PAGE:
Of course it’s better to enter into praise & worship once or twice a week in the assembly of the saints than not at all, that’s a given. But celebration and adoration of God should become more of an everyday thing as the believer grows. Praise & worship should flow out of us as naturally as water from a spring (Hebrews 13:15). This is the way it should be for growing believers and more seasoned ones alike. But something’s seriously wrong if praising and worshipping God becomes mere outward antics at church services. When this happens, the believer is essentially just putting on an act because he or she is around other believers, but it’s not a reality in his/her personal life. Beware of falling into this mode because it’s a form of legalism—counterfeit “Christianity”—which Jesus denounced when he quoted Isaiah:
“These people honor me with their lips, but their hearts are far from me.”
It’s possible to praise & worship God with our mouths and yet not really mean it with our hearts. Please be careful to never slip into such a legalistic mode!
Believe it or not, churches sometimes unknowingly facilitate this problem. They put so much stress on coming to every church service and being involved in the church that believers end up running around like headless chickens doing this or that for the ministry, which leaves very little time for the most important thing, their relationship with God. This is especially so when you factor in other life essentials like work, kids, education, shopping, cooking, physical fitness, rest and recreation.* In other words, believers are so pressured to run around doing this or that so their pastors will deem them faithful and godly that they don’t have time and energy for the very things that create true godliness—personal time spent with the LORD and His Word.
* Yes, some measure of recreation is essential: “There’s a time to weep and a time to laugh, a time to mourn and a time to dance” (Ecclesiastes 3:4).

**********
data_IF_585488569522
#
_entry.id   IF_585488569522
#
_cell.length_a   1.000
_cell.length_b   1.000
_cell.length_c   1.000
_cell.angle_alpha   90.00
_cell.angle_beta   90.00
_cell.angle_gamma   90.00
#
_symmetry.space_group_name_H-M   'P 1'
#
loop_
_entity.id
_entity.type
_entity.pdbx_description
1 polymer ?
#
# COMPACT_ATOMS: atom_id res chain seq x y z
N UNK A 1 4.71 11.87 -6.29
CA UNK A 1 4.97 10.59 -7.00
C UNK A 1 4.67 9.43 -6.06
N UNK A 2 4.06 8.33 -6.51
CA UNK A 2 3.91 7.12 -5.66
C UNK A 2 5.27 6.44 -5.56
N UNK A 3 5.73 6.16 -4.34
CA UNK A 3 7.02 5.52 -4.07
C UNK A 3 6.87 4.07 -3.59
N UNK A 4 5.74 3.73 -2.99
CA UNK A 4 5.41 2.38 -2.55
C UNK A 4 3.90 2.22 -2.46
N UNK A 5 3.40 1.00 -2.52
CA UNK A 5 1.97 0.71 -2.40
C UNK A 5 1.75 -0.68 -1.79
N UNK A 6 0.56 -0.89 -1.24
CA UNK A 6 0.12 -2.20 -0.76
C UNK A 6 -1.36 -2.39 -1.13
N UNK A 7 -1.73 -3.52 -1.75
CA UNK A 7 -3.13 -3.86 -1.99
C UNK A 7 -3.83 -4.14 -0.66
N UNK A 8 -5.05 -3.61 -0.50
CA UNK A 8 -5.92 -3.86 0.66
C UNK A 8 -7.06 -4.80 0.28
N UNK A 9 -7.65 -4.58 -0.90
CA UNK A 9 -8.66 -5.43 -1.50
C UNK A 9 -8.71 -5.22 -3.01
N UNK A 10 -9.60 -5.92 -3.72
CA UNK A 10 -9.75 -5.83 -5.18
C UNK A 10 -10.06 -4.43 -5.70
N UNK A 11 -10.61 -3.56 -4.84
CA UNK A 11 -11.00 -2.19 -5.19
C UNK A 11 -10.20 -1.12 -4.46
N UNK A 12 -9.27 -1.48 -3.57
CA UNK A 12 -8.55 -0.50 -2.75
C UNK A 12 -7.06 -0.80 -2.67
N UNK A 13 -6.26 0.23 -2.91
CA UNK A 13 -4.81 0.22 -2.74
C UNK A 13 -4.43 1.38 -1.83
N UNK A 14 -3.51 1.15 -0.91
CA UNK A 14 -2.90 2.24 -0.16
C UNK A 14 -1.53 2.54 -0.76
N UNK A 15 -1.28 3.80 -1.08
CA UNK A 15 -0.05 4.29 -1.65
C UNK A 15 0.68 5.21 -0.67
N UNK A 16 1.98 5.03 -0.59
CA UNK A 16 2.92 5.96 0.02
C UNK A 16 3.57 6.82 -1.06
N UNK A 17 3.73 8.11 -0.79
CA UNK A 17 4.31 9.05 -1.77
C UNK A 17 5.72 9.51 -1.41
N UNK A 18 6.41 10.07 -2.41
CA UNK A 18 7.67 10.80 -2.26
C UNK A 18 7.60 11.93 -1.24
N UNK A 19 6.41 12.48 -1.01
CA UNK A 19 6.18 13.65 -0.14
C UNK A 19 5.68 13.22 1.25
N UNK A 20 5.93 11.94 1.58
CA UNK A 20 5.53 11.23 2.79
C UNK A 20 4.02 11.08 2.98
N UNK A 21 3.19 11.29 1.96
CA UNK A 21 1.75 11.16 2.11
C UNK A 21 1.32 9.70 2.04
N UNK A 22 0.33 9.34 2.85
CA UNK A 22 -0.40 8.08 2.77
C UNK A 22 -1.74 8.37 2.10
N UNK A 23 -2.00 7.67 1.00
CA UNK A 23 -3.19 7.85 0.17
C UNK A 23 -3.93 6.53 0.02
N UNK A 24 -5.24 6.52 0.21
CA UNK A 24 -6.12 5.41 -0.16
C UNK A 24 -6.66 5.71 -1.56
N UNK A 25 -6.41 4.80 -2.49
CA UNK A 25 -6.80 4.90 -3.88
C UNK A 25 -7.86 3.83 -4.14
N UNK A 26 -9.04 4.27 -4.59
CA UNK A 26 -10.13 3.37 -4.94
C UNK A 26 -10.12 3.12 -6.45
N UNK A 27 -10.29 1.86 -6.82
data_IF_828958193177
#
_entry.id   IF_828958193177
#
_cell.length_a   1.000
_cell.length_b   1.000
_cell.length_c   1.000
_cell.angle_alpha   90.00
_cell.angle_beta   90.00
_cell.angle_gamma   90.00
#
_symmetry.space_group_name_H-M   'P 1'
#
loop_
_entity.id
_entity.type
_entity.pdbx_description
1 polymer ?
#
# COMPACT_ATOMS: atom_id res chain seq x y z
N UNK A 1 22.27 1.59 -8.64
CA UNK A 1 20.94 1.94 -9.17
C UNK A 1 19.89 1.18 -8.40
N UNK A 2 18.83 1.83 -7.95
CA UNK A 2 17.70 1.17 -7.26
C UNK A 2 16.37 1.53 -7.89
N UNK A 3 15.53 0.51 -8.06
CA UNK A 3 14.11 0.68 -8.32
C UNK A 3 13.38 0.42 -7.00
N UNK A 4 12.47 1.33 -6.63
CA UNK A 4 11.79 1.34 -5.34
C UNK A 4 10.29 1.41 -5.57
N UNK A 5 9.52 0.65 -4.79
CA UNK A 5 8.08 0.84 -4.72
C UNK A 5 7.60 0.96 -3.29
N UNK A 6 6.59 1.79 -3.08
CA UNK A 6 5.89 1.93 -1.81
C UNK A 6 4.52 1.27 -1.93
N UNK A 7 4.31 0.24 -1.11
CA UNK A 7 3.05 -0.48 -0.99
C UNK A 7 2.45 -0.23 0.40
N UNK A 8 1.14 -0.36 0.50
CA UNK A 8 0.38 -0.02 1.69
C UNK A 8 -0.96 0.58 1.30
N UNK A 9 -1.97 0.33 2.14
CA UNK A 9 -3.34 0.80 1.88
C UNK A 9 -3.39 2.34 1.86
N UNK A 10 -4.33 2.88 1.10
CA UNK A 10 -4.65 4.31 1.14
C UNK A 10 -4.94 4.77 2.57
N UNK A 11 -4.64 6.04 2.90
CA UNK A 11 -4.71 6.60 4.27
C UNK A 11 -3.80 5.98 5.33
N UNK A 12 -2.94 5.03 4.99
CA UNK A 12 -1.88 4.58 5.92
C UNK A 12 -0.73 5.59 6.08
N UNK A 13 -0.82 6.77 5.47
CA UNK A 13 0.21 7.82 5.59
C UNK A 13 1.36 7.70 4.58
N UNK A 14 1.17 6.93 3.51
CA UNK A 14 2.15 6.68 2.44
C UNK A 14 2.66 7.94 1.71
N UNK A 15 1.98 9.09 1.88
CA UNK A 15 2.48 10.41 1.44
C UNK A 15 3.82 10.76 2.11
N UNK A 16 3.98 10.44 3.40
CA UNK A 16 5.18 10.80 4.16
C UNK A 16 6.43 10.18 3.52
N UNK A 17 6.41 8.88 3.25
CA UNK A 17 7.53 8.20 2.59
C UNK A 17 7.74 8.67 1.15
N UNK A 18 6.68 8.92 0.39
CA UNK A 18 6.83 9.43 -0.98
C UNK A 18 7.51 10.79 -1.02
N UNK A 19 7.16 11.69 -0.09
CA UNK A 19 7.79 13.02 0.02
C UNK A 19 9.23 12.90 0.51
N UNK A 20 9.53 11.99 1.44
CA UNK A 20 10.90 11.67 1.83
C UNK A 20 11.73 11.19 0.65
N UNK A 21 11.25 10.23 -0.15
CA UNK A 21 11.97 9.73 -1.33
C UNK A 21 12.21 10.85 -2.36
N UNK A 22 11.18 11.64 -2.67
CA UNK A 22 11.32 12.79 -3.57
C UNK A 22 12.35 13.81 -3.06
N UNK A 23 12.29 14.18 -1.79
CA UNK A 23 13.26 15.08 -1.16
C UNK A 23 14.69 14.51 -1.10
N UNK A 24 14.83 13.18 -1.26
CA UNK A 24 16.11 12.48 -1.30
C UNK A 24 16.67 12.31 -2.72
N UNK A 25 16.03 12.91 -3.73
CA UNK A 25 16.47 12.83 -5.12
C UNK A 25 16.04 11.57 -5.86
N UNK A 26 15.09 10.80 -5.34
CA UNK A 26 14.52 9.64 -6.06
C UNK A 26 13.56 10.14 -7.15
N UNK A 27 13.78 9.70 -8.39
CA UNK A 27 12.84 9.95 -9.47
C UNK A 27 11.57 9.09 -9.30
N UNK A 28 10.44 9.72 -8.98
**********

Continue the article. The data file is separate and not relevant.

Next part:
This could just as easily happen to pastors and worship leaders or musicians. Such people become so involved in the work of the ministry that they forsake the core of all Christian service, the Lord himself. The story of Mary and Martha applies here:
As Jesus and the disciples were on their way, he came to a village where a woman named Martha opened her home to him. (39) She had a sister called Mary, who sat at the Lord’s feet listening to what he said. (40) But Martha was distracted by all the preparations that had to be made. She came to him and asked, “Lord, don’t you care that my sister has left me to do the work by myself? Tell her to help me!”
(41) “Martha, Martha,” the Lord answered, “you are worried and upset about many things, (42) but only one thing is needed, Mary has chosen what is better and it will not be taken away from her.”
Martha was so focused on the busy-ness of working for the Lord that she unintentionally forsook what was most important—spending time with him and “listening to what he said,” an obvious reference to spending quality time with the LORD personally and His Word. In fact, Martha was so involved with the work of her service—her ministry—that she got mad at someone else who was free of such concerns and spending personal time with the Lord. So mad, in fact, that she started demanding things from the very One she was supposed to be serving! She TOLD the Lord, “Tell her to help me!” This is what religion without godliness does to people: It corrupts them to the point that they end up having the very opposite attitude they should have.
Serving God is a wonderful thing, but don’t be foolish like Martha and get your priorities out of whack. Think about it, the Living Lord was AT HER HOUSE—the amazing miracle-worker—and all she does is run around in a whirlwind of activity? Mary chose what was more important on this occasion and Jesus even commends her for it. There’s a time for doing works of service for the Lord, of course, but there’s also a time for your relationship. The latter’s more important because our service for the Lord must spring from our love for Him. Otherwise it’s just religious works or, worse, putting on a show.
E.W. Bullinger noted above that godliness in the sense of communion with the Lord and worship cannot be performed by the flesh, whereas religious acts can. The flesh gets uncomfortable during praise & worship or intimate prayer. It can’t handle godliness, but it’s perfectly fine performing religious works, including going to church, taking notes, etc. Not that there’s anything wrong with these activities, as long as they’re balanced out by godliness. The flesh is comfortable working for the Lord or doing things in the name of being devotional rather than spending relational time with Him, which was the case with Martha.
Adding Mutual (Christian) Affection and Love
As noted at the beginning of this chapter, the last three virtues we’re instructed to add to our faith in 2 Peter 1:5-7 have to do with walking in love in our relationships. “Godliness” has to do with loving God in a vital relationship whereas the next two virtues—“mutual affection” and “love”—have to do with loving 1. fellow believers and 2. people in the world.